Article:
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What is Estate Planning?

Updated: May 7

Making a plan for what happens to your assets after you die may not seem too thrilling, but it’s worth spending some time doing.

Our estate planning lawyer is here to teach you about why estate planning is important, and what every strong estate plan should include.

What is Estate Planning?

In the simplest form, estate planning is when you formally designate beneficiaries to receive your assets when you pass or become incapacitated and are unable to make your own decisions. Besides distributing assets, your estate plan will also name a guardian to your children if they are under 18.

It's also important to protect yourself if you become incapacitated. – estate planning also lays out who has power of attorney for your medical and financial decisions if the worst-case scenario happens.

What is an Estate?

Almost everyone has an estate (including you). Your estate is simply a culmination of all the things you own. For example, the following assets would all be considered part of your estate:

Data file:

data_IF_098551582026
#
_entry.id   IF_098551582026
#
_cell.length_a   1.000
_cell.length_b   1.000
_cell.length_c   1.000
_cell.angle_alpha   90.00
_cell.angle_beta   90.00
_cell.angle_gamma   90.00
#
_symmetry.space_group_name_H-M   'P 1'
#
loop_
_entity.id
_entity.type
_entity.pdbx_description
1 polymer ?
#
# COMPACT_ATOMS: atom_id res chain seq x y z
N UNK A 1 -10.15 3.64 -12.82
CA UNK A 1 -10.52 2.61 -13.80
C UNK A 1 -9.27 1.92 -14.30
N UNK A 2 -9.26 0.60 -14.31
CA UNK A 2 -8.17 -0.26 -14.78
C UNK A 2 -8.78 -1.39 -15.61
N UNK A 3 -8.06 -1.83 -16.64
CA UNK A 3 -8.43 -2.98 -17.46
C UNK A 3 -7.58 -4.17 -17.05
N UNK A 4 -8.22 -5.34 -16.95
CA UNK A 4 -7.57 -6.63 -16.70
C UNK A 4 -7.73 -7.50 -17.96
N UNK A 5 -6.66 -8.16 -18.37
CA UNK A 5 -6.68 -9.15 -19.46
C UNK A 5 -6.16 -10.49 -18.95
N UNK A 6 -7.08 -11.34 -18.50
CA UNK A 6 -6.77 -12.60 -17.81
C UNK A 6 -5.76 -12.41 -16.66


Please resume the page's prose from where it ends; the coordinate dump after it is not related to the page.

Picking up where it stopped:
• Home

  • Cars

  • Jewelry

  • Cash

  • Stocks

  • Life Insurance

  • Clothes

An estate isn't limited to any specific dollar amount. Regardless of the size of the house you own or the type of car you drive, everyone should have a proper estate plan.

What is the Purpose of Estate Planning?

The purpose of an estate plan is to make things easier for your loved ones when you pass. It helps them financially and makes distributing your assets much simpler. Not to mention, it helps limit arguments over your belongings.

Also, a well-put-together estate plan could prevent your assets from entering probate, which could turn into a long, complicated process.

When someone passes away without an estate plan in place, their state's laws determine what happens to their assets. If both parents pass away with children under 18, the lack of an estate plan also means the court decides who takes guardianship over the children.

What Does an Estate Plan Include?

Having your ducks in a row will make allocating your assets a seamless process – the more detail the better. When beneficiaries aren’t listed, the distribution process will take longer.

To avoid delays, we recommend including the following documents in your estate plan.